Solar and Beyond: Renewable Energy in Times of Crisis

Modis Posted 16 June 2022

Solar power has been around a long time – the first modern commercial solar cells were developed right here in Australia over 30 years ago. But since then, solar has grown to account for only 1-3% of the world’s energy generation, even as the climate crisis has worsened. As a proud sponsor of Energy Week earlier this month, we at Modis decided to take a look at the future of solar – and the other ways in which technology can help ease the crisis.

It’s no secret that Australia is well-placed for solar generation, but we were a bit of a laggard in solar adoption until recent years, being outshone by countries with less suitable climatic conditions like Germany. But thanks to concerted action from campaigners, energy companies, public-sector bodies, and the public themselves, Australia overtook Germany in 2019 as the developed country that generates the highest percentage of its power from solar, with almost 10%. More than 30% of Australian households now have a rooftop solar photovoltaic (PV) cell, with a combined capacity of around 11GW.

Unlocking Solar’s Potential

Solar PV cells traditionally use silver, which has the key benefit of being highly conductive – but is also rare and expensive. With solar manufacturing accounting for an estimated 20% of global industrial silver consumption annually and solar demand set to grow five-fold over the next 10 years, alternatives are needed (especially as the industry shifts to more efficient cell structures that require more silver per cell).

One great prospect is the SunDrive project in NSW. With the help of funding from the Australian Renewable Energy Agency (ARENA), SunDrive have been developing a proprietary copper electrochemical process that means the silver used in manufacturing PV cells can be replaced with cheaper, more readily available copper. Last year, SunDrive were successful in fabricating such a solar cell – and it was the most efficient commercial-size solar cell ever built!

Beyond Solar

So, there are clear grounds for optimism on the solar front – but solar alone can’t be the way out of the climate crisis. That’s why we were excited to hear the recent news that work has begun on the Macintyre Wind Farm project in Queensland, a $2 billion collaboration between the QLD government’s low-emissions generator CleanCo and Acciona Energy Australia. Celebrating the start of work on the project, QLD Energy Minister Nick de Brenni said “the precinct will be one of the largest wind farms in the southern hemisphere and is a signal to global investors that Queensland is ready to support low emissions, job creating industry, onshore”.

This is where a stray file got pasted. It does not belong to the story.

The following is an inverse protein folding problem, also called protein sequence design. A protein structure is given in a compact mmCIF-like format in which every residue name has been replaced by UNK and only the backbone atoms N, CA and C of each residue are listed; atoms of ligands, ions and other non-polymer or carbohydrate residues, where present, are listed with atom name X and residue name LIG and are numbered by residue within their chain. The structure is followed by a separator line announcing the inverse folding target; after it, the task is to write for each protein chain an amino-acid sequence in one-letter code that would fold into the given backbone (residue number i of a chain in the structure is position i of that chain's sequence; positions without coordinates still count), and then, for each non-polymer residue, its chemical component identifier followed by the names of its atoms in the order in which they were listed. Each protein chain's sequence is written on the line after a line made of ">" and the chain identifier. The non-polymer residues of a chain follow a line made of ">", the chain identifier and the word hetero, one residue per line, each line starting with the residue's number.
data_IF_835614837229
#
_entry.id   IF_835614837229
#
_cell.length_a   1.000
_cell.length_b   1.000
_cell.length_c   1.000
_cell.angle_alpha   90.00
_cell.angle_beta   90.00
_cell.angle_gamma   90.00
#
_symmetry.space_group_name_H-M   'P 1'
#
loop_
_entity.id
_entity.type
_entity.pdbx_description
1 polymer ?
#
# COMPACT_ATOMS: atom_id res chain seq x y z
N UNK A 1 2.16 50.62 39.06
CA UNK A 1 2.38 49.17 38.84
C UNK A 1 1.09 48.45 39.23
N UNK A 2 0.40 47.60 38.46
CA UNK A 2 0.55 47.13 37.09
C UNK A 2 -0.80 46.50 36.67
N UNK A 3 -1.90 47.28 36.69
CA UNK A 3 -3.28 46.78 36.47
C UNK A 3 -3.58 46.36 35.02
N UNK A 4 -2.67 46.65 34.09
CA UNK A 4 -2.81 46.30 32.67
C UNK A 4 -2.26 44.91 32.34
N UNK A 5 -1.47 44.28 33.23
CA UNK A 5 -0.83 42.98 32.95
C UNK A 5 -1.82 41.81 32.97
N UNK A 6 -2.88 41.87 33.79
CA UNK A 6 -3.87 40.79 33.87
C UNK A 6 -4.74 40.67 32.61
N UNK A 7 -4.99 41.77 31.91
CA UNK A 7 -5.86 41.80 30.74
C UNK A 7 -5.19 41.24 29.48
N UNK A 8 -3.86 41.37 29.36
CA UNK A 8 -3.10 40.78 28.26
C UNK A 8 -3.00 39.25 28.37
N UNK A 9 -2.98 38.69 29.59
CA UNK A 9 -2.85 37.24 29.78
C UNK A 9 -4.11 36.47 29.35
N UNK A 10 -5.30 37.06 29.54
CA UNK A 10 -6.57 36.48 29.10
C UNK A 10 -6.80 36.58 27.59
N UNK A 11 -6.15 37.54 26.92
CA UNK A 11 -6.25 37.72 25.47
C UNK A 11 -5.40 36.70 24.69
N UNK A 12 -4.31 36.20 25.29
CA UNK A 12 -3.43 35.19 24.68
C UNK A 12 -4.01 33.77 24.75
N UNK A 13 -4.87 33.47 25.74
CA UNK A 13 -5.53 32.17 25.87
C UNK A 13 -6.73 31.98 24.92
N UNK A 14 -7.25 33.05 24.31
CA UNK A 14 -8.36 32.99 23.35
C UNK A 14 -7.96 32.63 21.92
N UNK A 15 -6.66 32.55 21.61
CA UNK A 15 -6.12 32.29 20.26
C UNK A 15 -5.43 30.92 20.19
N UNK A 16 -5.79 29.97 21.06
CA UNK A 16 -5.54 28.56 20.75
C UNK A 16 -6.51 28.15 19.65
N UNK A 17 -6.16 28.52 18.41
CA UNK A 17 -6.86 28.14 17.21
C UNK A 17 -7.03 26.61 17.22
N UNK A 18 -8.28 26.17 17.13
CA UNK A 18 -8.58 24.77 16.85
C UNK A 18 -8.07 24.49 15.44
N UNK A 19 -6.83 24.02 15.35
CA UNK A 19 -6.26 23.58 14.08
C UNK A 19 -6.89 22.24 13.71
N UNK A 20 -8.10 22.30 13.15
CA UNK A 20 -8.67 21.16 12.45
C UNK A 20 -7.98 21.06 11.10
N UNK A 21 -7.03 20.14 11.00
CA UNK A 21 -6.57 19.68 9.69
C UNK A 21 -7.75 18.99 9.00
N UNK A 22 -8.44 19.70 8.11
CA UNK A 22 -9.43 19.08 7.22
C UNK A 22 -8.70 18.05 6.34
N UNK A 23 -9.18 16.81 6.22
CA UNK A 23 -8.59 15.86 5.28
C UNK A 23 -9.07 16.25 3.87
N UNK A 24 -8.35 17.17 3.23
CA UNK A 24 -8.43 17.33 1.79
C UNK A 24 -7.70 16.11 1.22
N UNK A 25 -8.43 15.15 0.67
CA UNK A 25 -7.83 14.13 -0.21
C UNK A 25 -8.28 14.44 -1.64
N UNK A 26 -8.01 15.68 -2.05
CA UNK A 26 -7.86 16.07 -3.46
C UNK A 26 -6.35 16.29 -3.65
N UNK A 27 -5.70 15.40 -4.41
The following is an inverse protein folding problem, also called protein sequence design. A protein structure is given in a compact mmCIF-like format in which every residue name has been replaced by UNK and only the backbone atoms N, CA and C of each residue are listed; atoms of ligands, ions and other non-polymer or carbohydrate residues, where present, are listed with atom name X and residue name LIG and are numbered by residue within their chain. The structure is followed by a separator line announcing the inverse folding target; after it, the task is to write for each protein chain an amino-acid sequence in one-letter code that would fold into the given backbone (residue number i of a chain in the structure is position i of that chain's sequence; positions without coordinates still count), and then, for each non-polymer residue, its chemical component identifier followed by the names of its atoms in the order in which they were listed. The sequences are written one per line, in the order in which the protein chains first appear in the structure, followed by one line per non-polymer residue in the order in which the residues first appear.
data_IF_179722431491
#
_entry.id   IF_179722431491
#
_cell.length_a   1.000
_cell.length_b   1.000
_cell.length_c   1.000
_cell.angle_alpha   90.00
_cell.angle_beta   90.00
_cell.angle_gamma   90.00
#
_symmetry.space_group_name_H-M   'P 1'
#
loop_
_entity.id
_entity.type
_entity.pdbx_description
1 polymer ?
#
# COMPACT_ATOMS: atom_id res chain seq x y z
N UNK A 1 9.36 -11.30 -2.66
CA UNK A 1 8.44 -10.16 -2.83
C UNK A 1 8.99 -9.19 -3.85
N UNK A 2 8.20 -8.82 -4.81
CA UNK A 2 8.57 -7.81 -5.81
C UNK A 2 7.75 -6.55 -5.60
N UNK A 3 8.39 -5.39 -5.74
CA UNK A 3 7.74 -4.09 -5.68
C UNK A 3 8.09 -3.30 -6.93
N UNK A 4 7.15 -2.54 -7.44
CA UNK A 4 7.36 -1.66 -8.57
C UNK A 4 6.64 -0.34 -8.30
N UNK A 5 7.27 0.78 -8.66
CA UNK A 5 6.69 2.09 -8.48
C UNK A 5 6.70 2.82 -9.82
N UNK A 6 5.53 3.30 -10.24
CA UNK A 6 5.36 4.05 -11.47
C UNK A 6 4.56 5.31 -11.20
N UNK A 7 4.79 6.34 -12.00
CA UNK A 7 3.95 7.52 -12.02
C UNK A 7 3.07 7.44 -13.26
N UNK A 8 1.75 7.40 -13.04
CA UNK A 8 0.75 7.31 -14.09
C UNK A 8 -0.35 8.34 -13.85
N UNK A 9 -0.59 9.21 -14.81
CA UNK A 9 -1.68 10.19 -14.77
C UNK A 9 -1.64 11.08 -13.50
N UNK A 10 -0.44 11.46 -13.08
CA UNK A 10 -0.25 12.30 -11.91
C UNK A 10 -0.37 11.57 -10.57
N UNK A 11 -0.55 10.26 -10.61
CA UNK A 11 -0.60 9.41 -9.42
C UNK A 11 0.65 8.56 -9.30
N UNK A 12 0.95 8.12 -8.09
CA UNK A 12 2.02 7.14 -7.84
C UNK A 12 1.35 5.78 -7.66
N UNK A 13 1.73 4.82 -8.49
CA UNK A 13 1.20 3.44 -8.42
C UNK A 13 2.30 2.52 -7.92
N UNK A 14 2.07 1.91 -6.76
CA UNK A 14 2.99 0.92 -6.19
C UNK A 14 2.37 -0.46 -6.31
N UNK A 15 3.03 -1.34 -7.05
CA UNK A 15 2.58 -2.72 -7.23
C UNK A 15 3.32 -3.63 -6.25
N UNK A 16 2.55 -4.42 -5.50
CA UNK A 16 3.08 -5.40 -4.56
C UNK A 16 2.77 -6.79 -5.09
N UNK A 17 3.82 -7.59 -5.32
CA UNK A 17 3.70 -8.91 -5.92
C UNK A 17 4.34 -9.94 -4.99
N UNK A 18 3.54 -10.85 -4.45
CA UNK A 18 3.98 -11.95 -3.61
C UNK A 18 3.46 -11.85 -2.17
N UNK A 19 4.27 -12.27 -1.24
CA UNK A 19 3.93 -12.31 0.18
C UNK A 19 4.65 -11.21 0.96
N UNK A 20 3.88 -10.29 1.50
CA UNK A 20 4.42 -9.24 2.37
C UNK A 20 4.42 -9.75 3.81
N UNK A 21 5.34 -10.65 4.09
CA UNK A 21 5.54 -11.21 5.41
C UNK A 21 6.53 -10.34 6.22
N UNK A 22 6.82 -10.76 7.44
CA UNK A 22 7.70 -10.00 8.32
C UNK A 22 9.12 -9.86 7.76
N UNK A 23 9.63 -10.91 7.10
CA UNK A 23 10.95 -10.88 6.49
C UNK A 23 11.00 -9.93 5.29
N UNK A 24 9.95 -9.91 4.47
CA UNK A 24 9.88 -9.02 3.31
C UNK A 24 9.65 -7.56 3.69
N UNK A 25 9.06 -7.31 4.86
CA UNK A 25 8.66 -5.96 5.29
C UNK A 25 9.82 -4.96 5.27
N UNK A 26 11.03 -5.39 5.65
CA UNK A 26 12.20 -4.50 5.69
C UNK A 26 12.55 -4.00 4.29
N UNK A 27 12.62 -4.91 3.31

Australia’s presence at the World Hydrogen Summit in Rotterdam in May was a statement of intent with regard to the Commonwealth’s position in this key market. Australia’s stand was one of the largest at the event, with national and state trade officials joining executives from energy companies like Woodside, Origin Energy, and Global Energy Ventures and tech companies including Hysata and Star Scientific to explore supply lines for renewable hydrogen energy.

With energy security a major issue in Europe right now, the Port of Rotterdam is seeking to establish itself as the continent’s foremost hydrogen import hub. The WA government signed a Memorandum of Understanding (MoU) with the Port of Rotterdam to investigate the potential for full supply chains between the two, from production to usage. Commenting on the Australian presence at the summit, Australian Hydrogen Council CEO Fiona Simon stated that “we are going to be a major hydrogen superpower in our own region” – a view shared by Dutch ambassador to Australia Marion Derckx, who said that the WA-Rotterdam MoU “reaffirms their [WA’s] status as a major global energy provider… This cooperation will deepen and expand the extensive business ties between Dutch and Western Australian companies”.

Digital Sustainability

This is all great news, but energy supply is only one side of this equation – the other is consumption. This is where the concept of digital sustainability comes into play. Digital sustainability is the use of tech in business applications to improve climate-related outcomes, and it has a dual role in tackling the climate crisis. The first is as an enabler, for example through the use of Internet of Things sensors in smart buildings, production lines, and electricity grids alongside artificial intelligence-based analytics to generate actionable insights. The second is through reducing the climate impact of technology itself: Professor Pan Shan, director of UNSW’s Digital Sustainability Knowledge Hub, offers the greening of energy-hungry data centres as an example, saying “when we think about digital sustainability, we need to look at how we can build and develop sustainable technologies and applications which… reduce consumption of energy and decrease potential emissions. That’s where low emission products, green computing and green data centres come in”.

Seeds of Hope

We understand that the scale of the climate crisis can seem overwhelming, especially in the context of global security tensions and a public health crisis. But with stakeholders working together across the industry to find ways to reduce carbon footprints and energy usage via technology, we’re hopeful that the worst forecast outcomes can be avoided – and we’re pleased to see Australian organisations leading the way globally.

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